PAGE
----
CMBS Lending Opportunity Opens Up As Fannie, Freddie Shift Focus

Source: Costar

The U.S. capital markets are anticipating a boost in multifamily lending this year, but where the loans will come from — particularly for Class A and Class B properties — could be due for a shake-up.

Loan origination volume in the apartment sector is projected to increase by 13%, adding $40 billion more in opportunities to last year’s total. In addition, Fannie Mae and Freddie Mac, the leaders in multifamily loan purchases, are operating on reduced buying capacity for market-rate properties compared to last year after their federal regulator ordered them to allocate more of their capital to affordable housing loans. That gives other lenders another $30 billion in multifamily capacity to split up.

Lenders that issue commercial mortgage-backed securities are hoping to grab a bigger share of the market against their more formidable competitors, banks and life insurers.

The CMBS market already is starting to see a boost in activity play out. It has priced two multifamily single-borrower deals through the past week. That matches the total of all last year.

Loans with more competitive interest rates on market-rate multifamily properties are perceived to be less risky to CMBS investors, making them more marketable for originators, said Rob Russell, head of CMBS loan production at Greystone, in an interview. READ MORE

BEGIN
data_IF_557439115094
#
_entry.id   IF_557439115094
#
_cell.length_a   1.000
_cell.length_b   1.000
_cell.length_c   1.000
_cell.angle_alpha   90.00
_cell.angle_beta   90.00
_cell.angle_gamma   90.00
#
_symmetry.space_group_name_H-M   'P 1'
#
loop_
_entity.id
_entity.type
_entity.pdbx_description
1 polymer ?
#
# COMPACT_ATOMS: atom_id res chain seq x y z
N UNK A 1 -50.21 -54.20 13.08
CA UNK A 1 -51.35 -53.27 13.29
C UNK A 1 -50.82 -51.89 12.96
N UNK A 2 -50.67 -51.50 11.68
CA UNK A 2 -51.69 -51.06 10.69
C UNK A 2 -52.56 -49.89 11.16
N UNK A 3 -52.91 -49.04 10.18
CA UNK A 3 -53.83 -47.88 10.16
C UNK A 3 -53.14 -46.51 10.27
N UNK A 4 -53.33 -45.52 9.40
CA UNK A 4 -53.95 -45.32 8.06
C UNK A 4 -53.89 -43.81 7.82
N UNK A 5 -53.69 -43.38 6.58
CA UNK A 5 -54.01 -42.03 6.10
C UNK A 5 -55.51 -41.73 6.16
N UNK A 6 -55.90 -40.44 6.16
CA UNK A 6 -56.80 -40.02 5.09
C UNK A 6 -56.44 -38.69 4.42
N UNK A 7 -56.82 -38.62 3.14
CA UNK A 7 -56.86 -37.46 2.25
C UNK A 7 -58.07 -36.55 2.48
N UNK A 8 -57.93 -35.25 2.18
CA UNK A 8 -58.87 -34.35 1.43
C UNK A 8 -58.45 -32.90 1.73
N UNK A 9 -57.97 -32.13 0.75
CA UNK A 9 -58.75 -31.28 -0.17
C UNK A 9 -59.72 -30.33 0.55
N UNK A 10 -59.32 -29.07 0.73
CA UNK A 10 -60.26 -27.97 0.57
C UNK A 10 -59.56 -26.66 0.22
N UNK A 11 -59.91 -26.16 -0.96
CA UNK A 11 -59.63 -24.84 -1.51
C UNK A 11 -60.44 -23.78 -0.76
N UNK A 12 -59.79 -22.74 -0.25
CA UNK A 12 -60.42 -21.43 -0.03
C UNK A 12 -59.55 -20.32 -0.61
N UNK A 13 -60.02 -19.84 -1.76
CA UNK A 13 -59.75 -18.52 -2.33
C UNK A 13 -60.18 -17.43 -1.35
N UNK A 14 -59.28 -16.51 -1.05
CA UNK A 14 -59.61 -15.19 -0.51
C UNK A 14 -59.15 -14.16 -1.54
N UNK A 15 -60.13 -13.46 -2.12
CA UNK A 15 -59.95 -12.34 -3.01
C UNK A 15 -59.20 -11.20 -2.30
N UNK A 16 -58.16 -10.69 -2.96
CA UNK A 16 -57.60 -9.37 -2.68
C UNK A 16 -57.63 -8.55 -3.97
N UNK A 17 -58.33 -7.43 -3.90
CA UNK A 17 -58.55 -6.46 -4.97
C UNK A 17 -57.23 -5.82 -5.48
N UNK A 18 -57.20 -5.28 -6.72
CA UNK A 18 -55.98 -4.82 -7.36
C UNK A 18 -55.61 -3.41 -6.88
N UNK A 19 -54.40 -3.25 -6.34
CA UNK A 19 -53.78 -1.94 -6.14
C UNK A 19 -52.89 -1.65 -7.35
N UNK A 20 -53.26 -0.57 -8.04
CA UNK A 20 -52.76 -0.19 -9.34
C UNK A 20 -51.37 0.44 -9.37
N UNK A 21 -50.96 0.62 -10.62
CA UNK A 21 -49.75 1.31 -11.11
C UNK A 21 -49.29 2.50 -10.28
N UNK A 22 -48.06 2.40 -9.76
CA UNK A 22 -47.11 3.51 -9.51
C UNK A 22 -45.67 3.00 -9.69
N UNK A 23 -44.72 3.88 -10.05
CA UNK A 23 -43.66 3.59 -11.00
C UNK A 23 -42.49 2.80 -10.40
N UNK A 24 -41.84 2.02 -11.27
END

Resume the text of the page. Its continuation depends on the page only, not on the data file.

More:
The U.S. capital markets are anticipating a boost in multifamily lending this year, but where the loans will come from — particularly for Class A and Class B properties — could be due for a shake-up.


Loan origination volume in the apartment sector is projected to increase by 13%, adding $40 billion more in opportunities to last year’s total. In addition, Fannie Mae and Freddie Mac, the leaders in multifamily loan purchases, are operating on reduced buying capacity for market-rate properties compared to last year after their federal regulator ordered them to allocate more of their capital to affordable housing loans. That gives other lenders another $30 billion in multifamily capacity to split up.


Lenders that issue commercial mortgage-backed securities are hoping to grab a bigger share of the market against their more formidable competitors, banks and life insurers.


The CMBS market already is starting to see a boost in activity play out. It has priced two multifamily single-borrower deals through the past week. That matches the total of all last year.


Loans with more competitive interest rates on market-rate multifamily properties are perceived to be less risky to CMBS investors, making them more marketable for originators, said Rob Russell, head of CMBS loan production at Greystone, in an interview. READ MORE